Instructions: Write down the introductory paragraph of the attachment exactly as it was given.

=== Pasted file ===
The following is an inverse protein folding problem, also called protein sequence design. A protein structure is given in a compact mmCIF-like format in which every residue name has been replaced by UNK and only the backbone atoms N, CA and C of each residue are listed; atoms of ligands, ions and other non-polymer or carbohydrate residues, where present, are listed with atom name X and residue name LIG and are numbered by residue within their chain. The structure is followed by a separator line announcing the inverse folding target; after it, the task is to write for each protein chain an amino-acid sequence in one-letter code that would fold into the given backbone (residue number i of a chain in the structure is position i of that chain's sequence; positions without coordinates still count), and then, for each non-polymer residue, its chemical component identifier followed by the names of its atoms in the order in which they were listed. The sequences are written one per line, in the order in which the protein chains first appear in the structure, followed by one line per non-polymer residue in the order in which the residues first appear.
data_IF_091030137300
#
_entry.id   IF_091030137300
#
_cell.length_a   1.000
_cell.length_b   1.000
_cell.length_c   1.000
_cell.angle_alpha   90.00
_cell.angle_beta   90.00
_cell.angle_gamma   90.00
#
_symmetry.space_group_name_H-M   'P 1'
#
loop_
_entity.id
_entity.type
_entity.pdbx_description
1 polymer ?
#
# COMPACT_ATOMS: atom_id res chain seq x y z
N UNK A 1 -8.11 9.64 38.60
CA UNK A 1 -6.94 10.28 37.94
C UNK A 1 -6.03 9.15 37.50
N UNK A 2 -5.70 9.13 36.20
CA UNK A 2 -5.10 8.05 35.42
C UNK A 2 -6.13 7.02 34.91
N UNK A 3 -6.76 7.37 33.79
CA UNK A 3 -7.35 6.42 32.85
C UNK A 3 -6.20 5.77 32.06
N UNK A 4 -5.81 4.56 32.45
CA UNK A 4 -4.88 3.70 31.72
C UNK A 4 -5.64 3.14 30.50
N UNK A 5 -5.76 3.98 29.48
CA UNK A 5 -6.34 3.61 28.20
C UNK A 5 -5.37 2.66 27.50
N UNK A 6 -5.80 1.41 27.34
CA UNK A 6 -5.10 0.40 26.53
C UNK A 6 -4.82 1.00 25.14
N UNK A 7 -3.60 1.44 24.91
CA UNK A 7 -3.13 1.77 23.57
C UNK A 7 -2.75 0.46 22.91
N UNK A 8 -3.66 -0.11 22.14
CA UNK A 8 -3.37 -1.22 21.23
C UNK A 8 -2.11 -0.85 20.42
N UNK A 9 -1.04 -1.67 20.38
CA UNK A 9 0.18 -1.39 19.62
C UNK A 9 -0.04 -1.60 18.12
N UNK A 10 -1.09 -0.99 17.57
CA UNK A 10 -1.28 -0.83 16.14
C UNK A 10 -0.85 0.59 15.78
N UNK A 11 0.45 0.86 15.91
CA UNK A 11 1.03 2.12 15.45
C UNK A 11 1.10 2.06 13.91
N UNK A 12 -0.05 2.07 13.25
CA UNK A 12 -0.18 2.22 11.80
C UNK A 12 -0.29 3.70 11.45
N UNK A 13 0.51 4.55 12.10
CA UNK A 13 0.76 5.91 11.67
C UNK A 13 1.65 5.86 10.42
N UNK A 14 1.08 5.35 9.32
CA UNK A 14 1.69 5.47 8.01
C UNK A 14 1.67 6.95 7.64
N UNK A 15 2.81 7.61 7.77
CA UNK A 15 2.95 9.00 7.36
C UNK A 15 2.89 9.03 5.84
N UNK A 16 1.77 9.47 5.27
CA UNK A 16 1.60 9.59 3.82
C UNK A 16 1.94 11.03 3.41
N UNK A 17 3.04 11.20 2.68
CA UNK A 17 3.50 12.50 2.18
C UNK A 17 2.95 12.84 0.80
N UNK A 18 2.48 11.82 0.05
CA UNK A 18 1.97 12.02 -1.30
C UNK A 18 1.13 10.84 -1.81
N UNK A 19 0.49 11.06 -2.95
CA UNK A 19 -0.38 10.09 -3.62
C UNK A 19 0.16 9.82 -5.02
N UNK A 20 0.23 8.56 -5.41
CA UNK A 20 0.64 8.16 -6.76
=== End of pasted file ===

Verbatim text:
The following is an inverse protein folding problem, also called protein sequence design. A protein structure is given in a compact mmCIF-like format in which every residue name has been replaced by UNK and only the backbone atoms N, CA and C of each residue are listed; atoms of ligands, ions and other non-polymer or carbohydrate residues, where present, are listed with atom name X and residue name LIG and are numbered by residue within their chain. The structure is followed by a separator line announcing the inverse folding target; after it, the task is to write for each protein chain an amino-acid sequence in one-letter code that would fold into the given backbone (residue number i of a chain in the structure is position i of that chain's sequence; positions without coordinates still count), and then, for each non-polymer residue, its chemical component identifier followed by the names of its atoms in the order in which they were listed. The sequences are written one per line, in the order in which the protein chains first appear in the structure, followed by one line per non-polymer residue in the order in which the residues first appear.